Federal Judge Brian Miller has dismissed the ACLU-backed case by the Arkansas Times challenging the state law that penalizes those that want to do business with the state unless they sign a pledge not to participate in a boycott against Israel.

Judges in other states have enjoined similar laws.  The Times sued after being told a regular advertiser — the Univesity of Arkansas’s Pulaski Tech campus — wouldn’t continue to bu7y advertising in the Times without our signing the pledge or taking a 20 percent reduction in rates. We have not participated in or editorialized on Israel boycotts, but objected to having potential editorial content dictated by the state.


Miller said he thought at first look that the law required a different result.

He said the Times had suffered injury on account of the law and had standing to sue. But he said the newspaper wasn’t likely to prevail on the question because a boycott is not protected by the First Amendment. He acknowledged his decision diverges from opinions in two other federal courts. He wrote:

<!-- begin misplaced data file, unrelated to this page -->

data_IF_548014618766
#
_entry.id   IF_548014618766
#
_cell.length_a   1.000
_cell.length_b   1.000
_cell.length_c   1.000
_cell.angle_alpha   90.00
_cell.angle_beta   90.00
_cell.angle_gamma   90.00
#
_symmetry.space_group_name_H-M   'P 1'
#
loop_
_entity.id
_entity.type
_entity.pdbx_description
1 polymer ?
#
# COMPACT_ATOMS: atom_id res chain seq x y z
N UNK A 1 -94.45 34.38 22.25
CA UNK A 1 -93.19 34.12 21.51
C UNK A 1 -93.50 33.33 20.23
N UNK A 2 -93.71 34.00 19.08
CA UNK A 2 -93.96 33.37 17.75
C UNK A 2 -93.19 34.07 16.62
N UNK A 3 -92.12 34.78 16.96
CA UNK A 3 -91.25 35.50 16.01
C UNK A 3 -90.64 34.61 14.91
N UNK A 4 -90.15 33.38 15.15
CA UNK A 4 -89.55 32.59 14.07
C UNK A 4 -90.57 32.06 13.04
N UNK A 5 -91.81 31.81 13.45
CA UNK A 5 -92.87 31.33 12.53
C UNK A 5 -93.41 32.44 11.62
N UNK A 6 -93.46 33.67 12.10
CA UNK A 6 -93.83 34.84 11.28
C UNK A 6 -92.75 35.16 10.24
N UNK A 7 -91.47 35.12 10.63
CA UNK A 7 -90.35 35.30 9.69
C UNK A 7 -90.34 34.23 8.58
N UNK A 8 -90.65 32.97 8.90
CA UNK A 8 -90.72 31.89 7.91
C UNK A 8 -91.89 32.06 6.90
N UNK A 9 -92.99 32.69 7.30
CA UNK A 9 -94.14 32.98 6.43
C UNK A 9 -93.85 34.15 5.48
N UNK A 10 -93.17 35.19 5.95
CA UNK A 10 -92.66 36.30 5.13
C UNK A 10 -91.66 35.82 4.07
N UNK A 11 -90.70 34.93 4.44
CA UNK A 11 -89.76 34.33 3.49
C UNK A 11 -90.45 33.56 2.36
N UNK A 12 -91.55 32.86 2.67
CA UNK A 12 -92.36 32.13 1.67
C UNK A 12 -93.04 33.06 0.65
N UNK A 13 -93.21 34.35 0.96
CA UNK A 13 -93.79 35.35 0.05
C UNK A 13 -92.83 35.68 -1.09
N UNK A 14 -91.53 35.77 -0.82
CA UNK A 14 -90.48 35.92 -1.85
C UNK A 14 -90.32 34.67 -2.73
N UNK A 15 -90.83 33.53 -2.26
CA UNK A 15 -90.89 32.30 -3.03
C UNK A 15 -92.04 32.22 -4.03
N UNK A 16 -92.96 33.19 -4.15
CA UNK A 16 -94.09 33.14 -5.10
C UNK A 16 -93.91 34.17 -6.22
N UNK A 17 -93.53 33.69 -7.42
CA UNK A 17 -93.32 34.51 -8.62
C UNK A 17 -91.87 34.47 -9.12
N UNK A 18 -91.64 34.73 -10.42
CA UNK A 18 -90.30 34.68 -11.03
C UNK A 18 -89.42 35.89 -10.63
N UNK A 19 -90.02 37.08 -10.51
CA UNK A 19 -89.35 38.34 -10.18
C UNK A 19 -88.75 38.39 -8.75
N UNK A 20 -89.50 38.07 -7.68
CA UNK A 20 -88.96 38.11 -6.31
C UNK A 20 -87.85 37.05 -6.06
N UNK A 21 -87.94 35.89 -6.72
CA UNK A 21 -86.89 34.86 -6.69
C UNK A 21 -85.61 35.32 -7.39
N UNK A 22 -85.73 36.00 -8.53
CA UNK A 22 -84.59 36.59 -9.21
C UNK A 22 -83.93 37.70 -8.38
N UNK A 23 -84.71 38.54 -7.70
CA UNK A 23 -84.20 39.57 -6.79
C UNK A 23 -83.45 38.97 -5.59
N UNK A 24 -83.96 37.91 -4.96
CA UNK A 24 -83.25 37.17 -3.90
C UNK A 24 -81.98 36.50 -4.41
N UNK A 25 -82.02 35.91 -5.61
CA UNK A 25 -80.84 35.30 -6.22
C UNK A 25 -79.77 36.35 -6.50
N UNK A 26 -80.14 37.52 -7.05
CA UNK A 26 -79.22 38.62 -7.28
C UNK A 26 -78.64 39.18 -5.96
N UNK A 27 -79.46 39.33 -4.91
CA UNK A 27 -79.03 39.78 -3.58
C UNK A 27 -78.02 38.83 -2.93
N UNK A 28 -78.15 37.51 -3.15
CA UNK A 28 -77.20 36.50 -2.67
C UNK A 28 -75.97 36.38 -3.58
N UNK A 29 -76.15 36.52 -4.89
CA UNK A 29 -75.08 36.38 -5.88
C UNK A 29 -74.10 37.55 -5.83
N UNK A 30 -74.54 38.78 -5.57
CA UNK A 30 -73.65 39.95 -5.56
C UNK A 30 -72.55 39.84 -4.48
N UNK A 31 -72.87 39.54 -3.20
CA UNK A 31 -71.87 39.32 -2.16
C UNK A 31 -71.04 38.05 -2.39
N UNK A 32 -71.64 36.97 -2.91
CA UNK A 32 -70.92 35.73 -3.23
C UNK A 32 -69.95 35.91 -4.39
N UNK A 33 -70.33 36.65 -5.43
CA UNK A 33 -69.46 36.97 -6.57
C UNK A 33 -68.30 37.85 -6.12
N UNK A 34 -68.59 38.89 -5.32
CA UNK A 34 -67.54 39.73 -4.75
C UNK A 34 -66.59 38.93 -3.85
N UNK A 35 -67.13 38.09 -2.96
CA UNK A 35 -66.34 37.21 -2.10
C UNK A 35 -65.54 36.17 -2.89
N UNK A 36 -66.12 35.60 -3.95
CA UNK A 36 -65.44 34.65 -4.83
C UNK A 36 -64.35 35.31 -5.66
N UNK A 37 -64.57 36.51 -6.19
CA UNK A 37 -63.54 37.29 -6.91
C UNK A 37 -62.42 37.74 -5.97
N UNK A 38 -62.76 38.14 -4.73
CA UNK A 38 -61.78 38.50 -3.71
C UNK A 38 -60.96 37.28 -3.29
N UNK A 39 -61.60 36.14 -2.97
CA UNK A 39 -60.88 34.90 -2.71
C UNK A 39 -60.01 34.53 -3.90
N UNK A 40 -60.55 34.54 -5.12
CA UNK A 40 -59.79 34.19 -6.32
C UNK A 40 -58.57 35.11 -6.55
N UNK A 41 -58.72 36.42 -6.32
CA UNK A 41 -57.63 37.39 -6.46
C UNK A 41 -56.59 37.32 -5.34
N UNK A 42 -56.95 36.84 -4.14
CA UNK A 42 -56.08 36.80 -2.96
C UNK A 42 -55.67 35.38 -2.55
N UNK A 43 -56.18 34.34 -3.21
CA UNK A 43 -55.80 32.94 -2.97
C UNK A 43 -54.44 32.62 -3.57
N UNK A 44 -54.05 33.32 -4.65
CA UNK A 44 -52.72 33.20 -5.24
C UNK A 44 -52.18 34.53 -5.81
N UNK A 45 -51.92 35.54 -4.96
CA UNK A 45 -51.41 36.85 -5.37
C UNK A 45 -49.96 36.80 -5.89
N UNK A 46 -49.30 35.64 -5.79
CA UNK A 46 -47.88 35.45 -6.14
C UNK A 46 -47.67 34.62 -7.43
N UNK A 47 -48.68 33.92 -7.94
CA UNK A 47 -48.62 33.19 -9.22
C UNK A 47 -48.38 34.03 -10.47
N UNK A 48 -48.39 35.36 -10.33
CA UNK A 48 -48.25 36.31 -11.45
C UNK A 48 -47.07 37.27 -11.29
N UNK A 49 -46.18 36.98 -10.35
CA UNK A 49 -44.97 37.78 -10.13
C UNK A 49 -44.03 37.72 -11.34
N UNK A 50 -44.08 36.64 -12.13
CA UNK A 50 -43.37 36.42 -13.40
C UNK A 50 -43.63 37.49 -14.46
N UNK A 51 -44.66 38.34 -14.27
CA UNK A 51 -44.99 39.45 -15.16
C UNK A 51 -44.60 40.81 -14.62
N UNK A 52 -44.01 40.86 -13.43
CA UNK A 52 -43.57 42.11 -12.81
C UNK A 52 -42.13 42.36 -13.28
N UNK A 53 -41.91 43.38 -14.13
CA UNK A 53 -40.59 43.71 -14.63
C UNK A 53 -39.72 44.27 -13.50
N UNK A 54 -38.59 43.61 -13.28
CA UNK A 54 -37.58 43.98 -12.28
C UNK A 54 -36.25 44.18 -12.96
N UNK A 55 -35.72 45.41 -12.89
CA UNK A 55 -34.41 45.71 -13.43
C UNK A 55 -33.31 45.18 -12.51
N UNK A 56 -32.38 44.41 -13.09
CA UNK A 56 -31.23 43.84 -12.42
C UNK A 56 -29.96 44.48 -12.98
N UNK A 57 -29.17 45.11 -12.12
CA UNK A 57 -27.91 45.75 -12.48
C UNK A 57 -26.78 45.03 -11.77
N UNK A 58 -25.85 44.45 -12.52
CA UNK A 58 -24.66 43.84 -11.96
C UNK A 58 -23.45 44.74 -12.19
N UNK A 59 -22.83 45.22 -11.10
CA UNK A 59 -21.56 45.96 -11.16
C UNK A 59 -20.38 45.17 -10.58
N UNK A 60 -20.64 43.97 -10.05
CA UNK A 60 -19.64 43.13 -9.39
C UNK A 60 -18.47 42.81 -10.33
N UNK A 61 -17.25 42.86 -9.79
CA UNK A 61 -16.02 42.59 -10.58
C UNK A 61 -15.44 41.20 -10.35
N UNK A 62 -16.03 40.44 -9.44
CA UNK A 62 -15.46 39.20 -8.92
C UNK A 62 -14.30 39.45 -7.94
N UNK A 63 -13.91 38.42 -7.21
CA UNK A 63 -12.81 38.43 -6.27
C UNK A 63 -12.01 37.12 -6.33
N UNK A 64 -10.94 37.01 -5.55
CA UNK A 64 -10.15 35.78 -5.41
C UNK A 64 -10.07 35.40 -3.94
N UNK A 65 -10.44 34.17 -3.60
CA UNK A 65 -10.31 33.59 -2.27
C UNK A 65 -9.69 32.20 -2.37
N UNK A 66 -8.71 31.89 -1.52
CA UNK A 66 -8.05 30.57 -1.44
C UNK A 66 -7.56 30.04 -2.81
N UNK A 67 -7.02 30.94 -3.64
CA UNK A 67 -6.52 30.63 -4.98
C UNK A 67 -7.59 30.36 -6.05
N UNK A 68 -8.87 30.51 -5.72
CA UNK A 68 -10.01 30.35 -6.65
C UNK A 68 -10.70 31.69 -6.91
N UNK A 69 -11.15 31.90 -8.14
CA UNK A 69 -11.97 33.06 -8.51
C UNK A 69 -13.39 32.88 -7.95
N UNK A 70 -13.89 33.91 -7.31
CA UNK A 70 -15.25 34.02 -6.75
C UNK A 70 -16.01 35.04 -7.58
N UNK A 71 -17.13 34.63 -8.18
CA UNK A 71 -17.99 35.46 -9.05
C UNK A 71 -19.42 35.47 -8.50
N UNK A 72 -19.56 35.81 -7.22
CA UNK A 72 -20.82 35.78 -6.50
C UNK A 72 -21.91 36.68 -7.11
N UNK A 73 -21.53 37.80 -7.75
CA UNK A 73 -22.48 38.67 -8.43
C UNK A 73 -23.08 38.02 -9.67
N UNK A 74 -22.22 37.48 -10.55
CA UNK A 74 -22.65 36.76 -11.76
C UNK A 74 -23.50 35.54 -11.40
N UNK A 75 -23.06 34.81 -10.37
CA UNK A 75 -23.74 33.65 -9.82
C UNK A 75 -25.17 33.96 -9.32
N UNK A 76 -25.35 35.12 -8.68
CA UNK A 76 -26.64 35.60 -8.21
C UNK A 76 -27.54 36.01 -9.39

Act 710 requires contractors to certify that they will not refuse to deal with Israel or with companies that do business with Israel. A boycott of Israel, as defined by Act 710, concerns a contractor’s purchasing activities with respect to Israel. While the statute also
defines a boycott to include “other actions that are intended to limit commercial relations with Israel,” this restriction does not include criticism of Act 710 or Israel, calls to boycott Israel, or other types of speech. ….

To prevail under either of its theories, the Times must demonstrate that a refusal to deal, or its purchasing decisions, fall under the First Amendment, which protects speech and inherently expressive conduct. The Supreme Court has made clear that First Amendment protection does not apply to conduct that is not inherently expressive.

Alan Leveritt, publisher of the Times, declined to comment on the ruling until he’s talked further with lawyers about a potential appeal.  Because of other court rulings, sponsors of this law had said an amendment was likely in this legislative session. Miller’s ruling likely changes the odds of that.

Here’s the judge’s ruling.